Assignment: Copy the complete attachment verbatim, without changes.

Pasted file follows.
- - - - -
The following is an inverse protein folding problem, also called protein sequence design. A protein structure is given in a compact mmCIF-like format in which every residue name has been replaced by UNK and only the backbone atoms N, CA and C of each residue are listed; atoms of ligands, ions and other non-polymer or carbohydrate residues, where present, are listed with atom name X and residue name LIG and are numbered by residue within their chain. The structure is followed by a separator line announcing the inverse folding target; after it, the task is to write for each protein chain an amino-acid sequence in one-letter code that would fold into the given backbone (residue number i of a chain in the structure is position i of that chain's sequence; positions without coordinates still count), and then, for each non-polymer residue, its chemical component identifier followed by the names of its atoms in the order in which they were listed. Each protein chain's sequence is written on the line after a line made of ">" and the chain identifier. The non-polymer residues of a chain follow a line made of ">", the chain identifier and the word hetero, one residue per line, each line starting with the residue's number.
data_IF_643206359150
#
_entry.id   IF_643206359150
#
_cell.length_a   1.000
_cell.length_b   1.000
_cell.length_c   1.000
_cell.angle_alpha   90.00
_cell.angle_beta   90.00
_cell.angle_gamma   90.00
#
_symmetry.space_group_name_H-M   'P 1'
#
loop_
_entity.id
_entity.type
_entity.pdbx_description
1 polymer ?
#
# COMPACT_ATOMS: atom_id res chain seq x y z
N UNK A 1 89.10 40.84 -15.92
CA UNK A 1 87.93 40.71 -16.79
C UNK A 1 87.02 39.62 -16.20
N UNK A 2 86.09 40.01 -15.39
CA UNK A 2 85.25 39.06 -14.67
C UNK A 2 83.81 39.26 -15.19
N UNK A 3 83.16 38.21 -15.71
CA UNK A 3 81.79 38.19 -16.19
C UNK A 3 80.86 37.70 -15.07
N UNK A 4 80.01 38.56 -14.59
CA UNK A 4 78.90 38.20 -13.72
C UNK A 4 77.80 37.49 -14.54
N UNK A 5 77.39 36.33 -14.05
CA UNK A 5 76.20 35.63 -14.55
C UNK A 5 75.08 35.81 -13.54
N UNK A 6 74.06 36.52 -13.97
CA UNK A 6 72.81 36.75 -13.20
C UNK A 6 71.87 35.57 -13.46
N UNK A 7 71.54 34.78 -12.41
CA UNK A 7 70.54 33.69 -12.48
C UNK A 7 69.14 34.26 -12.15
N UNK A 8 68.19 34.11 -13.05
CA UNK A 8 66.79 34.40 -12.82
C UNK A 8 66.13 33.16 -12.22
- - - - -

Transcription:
The following is an inverse protein folding problem, also called protein sequence design. A protein structure is given in a compact mmCIF-like format in which every residue name has been replaced by UNK and only the backbone atoms N, CA and C of each residue are listed; atoms of ligands, ions and other non-polymer or carbohydrate residues, where present, are listed with atom name X and residue name LIG and are numbered by residue within their chain. The structure is followed by a separator line announcing the inverse folding target; after it, the task is to write for each protein chain an amino-acid sequence in one-letter code that would fold into the given backbone (residue number i of a chain in the structure is position i of that chain's sequence; positions without coordinates still count), and then, for each non-polymer residue, its chemical component identifier followed by the names of its atoms in the order in which they were listed. Each protein chain's sequence is written on the line after a line made of ">" and the chain identifier. The non-polymer residues of a chain follow a line made of ">", the chain identifier and the word hetero, one residue per line, each line starting with the residue's number.
data_IF_643206359150
#
_entry.id   IF_643206359150
#
_cell.length_a   1.000
_cell.length_b   1.000
_cell.length_c   1.000
_cell.angle_alpha   90.00
_cell.angle_beta   90.00
_cell.angle_gamma   90.00
#
_symmetry.space_group_name_H-M   'P 1'
#
loop_
_entity.id
_entity.type
_entity.pdbx_description
1 polymer ?
#
# COMPACT_ATOMS: atom_id res chain seq x y z
N UNK A 1 89.10 40.84 -15.92
CA UNK A 1 87.93 40.71 -16.79
C UNK A 1 87.02 39.62 -16.20
N UNK A 2 86.09 40.01 -15.39
CA UNK A 2 85.25 39.06 -14.67
C UNK A 2 83.81 39.26 -15.19
N UNK A 3 83.16 38.21 -15.71
CA UNK A 3 81.79 38.19 -16.19
C UNK A 3 80.86 37.70 -15.07
N UNK A 4 80.01 38.56 -14.59
CA UNK A 4 78.90 38.20 -13.72
C UNK A 4 77.80 37.49 -14.54
N UNK A 5 77.39 36.33 -14.05
CA UNK A 5 76.20 35.63 -14.55
C UNK A 5 75.08 35.81 -13.54
N UNK A 6 74.06 36.52 -13.97
CA UNK A 6 72.81 36.75 -13.20
C UNK A 6 71.87 35.57 -13.46
N UNK A 7 71.54 34.78 -12.41
CA UNK A 7 70.54 33.69 -12.48
C UNK A 7 69.14 34.26 -12.15
N UNK A 8 68.19 34.11 -13.05
CA UNK A 8 66.79 34.40 -12.82
C UNK A 8 66.13 33.16 -12.22